One of India’s foremost virologists and the winner of the coveted Shanti Swarup Bhatnagar Prize in 2000, Shahid Jameel, says if the ICMR serological survey results, made public on June 11, are correct, then it follows that India has 140-150 million coronavirus infected people today.
Dr Jameel, the CEO of the Wellcome Trust DBT India Alliance, says this follows from the findings that at the end of April 0.73% of the population, which is 10 million people, had the virus. Seventy five days later, given India’s doubling rate of 20 days, the number of people infected today would be 140-150 million.
In a 44-minute interview to Karan Thapar for The Wire, Jameel pointed out that there are three other ways of calculating the total number of people infected by the virus as of today and these methods lead to very different numbers.
First, if you go by the infection fatality rate of 0.08% and the fact India has 23,727 deaths, the number infected is around 30 million.
A second way of calculating the total number of people infected today is to use what Jameel called the ‘death model’. This assumes an infection fatality rate of 0.5% based on several studies reported in the Lancet. This method shows that between 8-10 million people are infected with the virus.
Yet another model is the one designed by Murad Banaji at Middlesex University in the UK which also assumes an infection fatality rate of 0.5%. In this case, the total number of people infected is between 20-50 million.
Therefore, depending upon which method you use for calculating the number of people infected with the coronavirus as of today in India, the figure is between 140-150 million, at the upper end, using the ICMR serological survey findings, and 8-10 million at the lower end, using the death model. Each of these methods is described in the interview.
Speaking about the fact that India will cross one million COVID-19 cases in a couple of days and is growing at nearly 30,000 per day, Jameel said that whilst “a million is worrisome, we must remember India is a big country”. He added that “the rate of 3% daily increase is not a runaway trend”.
Jameel also told The Wire that whilst Delhi has done well in bringing down the daily cases to under 1,300 it’s still not testing enough. At the moment, he said, for every 10 tests a confirmed case is found in Delhi. That needs to be one for every 20 tests. In other words, the positivity rate in Delhi needs to be driven down to 5%.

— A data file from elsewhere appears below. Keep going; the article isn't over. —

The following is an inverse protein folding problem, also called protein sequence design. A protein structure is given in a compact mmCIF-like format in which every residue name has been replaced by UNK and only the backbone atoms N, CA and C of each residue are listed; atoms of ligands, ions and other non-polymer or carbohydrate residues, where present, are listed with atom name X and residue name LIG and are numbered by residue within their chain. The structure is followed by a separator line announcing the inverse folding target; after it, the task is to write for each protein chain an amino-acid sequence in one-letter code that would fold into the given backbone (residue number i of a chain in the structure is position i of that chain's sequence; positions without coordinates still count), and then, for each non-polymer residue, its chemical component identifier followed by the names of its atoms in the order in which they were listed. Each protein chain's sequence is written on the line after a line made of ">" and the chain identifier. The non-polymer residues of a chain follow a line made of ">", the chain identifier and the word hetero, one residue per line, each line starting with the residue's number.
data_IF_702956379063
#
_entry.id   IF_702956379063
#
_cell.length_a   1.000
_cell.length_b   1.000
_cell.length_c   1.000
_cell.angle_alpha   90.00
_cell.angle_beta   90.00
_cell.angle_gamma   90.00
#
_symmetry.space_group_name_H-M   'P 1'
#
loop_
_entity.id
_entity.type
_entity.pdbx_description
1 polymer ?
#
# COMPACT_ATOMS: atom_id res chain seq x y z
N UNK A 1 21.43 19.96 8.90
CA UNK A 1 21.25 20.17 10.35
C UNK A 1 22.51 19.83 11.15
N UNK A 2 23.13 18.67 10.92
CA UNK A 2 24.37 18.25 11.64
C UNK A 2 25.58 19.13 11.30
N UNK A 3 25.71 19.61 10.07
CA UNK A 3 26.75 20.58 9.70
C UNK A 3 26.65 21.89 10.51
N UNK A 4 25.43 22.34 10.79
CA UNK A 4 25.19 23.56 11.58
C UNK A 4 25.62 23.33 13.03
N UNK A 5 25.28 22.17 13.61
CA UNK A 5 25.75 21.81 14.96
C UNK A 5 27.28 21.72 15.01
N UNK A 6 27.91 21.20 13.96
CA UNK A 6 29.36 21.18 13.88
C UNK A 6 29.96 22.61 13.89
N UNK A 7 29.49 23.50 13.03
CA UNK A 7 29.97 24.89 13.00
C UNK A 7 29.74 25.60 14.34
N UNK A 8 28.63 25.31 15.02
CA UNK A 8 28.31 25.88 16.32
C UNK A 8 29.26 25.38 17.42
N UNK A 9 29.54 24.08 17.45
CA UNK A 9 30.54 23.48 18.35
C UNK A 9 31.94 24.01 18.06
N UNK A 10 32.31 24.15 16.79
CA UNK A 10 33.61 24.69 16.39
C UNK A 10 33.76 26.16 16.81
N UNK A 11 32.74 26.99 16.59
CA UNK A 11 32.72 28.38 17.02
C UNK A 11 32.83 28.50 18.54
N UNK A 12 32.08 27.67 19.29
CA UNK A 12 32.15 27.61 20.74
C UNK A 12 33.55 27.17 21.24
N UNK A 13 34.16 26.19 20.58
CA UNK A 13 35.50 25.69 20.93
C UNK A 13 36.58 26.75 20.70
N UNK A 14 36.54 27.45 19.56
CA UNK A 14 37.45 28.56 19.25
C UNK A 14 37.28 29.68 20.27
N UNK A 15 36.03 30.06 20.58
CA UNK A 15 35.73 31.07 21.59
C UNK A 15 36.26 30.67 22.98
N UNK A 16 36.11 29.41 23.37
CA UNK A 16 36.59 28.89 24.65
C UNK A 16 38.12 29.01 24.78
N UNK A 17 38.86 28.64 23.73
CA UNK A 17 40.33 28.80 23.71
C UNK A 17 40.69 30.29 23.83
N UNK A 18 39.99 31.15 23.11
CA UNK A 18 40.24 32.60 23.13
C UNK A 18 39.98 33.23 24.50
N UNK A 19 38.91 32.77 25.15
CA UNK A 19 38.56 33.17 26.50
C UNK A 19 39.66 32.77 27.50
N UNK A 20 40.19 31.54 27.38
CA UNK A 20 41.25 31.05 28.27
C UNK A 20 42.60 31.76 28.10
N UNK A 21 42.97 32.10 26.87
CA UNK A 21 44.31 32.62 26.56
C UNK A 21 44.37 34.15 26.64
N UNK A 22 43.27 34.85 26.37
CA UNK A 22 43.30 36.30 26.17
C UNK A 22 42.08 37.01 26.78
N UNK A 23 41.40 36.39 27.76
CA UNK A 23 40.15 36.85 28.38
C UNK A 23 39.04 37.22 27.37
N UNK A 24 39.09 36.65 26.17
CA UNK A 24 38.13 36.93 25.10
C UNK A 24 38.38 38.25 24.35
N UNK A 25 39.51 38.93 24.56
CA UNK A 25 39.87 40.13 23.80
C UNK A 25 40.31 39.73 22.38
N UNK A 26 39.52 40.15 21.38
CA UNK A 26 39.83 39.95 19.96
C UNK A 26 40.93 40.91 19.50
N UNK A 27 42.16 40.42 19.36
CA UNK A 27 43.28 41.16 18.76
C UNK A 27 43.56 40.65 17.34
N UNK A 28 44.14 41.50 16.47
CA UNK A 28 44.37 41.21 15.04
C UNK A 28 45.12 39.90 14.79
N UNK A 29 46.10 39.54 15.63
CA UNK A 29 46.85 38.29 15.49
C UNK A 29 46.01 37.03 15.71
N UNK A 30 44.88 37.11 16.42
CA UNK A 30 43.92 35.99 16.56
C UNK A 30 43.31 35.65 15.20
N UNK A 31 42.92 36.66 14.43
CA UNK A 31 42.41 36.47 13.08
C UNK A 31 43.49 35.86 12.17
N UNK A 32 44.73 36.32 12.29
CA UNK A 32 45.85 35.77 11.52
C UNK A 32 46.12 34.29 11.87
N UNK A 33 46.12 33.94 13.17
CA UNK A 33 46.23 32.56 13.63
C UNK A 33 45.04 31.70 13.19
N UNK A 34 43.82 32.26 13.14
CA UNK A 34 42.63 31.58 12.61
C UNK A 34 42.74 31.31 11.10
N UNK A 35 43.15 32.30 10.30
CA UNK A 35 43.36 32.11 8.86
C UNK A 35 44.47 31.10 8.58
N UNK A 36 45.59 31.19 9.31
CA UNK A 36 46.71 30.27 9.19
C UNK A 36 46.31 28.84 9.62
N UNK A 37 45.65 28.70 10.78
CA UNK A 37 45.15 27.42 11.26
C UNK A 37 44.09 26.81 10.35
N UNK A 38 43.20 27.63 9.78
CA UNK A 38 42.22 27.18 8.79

Jameel added that the same number holds for India as a whole. From his calculations, the positivity rate in the last week of June was 7.8%. However, between July 5 and July 12, it has risen to 11.4%. This, he said, is a clear sign that we are not testing enough. He agreed with Soumya Swaminathan, the chief scientist of the WHO, that India needs to increase its testing until the positivity rate – both nationwide and in containment zones – falls under 5%.
Looking down the road for the next three months and speaking about the strategy the government should follow, Jameel said that, first, the government must “test at scale”, trace contacts and isolate them. However, he elaborated on how this isolation should be done. He said it was essential to isolate people with those they feel comfortable with otherwise they will resist isolation. He said isolation needs to be village-based or, even, mohalla-based. Therefore, he said, strategies need to be city-specific or even locality-specific. As he summed up, it’s important to “go local”.
Speaking about the disease COVID-19, Jameel said that an increasing number of studies suggest it not only affects the lungs but also the brain, the kidneys and the heart. “It’s more of a multi-system disease,” he said. However, he added what we still don’t know is whether the attack on organs such as the brain, heart and kidneys is a direct impact of the disease or an indirect effect of a cytokine storm created by an overreaction of the body’s immune system.
Jameel said a second aspect of the disease that we are newly discovering is that recovery can be prolonged, slow and tortuous. As he put it, “the virus is showing very very strange features”. Once again, he said, we are not sure whether the instances we’ve seen of prolonged and slow recovery are because of the direct impact of the virus or because of the inflammatory response triggered by the virus.
Speaking to The Wire about how long lasting immunity from infection is likely to be, Jameel said that studies undertaken by King’s College in the UK suggested that immunity may only last for months. He said that it was a very ‘new’ virus and that it is only just being studied, and thus we don’t have a clear idea about the efficacy of immunity from infection.
However, he added, in addition to antibody immunity there’s also what he called the memory response of the body, which is the body’s capacity to recall earlier fights against infection and repeat them again when necessary. A third factor is the protection we already have from T-cells in our blood. This, he added, is something that is still being studied.
Finally, speaking to The Wire about a recent letter written by 239 scientists to the WHO claiming that the virus is airborne and is not restricted to transmission by droplets, Jameel said, “too much is being made of airborne transmission”. He did not deny that very small proportions of the virus could be carried in minuscule aerosols but added that you have to ingest a very large amount to get infected. He said that wearing masks is sufficient even, possibly, without maintaining two-metre distances.
The above is a paraphrased precis of Dr Shahid Jameel’s interview to Karan Thapar for The Wire. Please see the full interview for further details.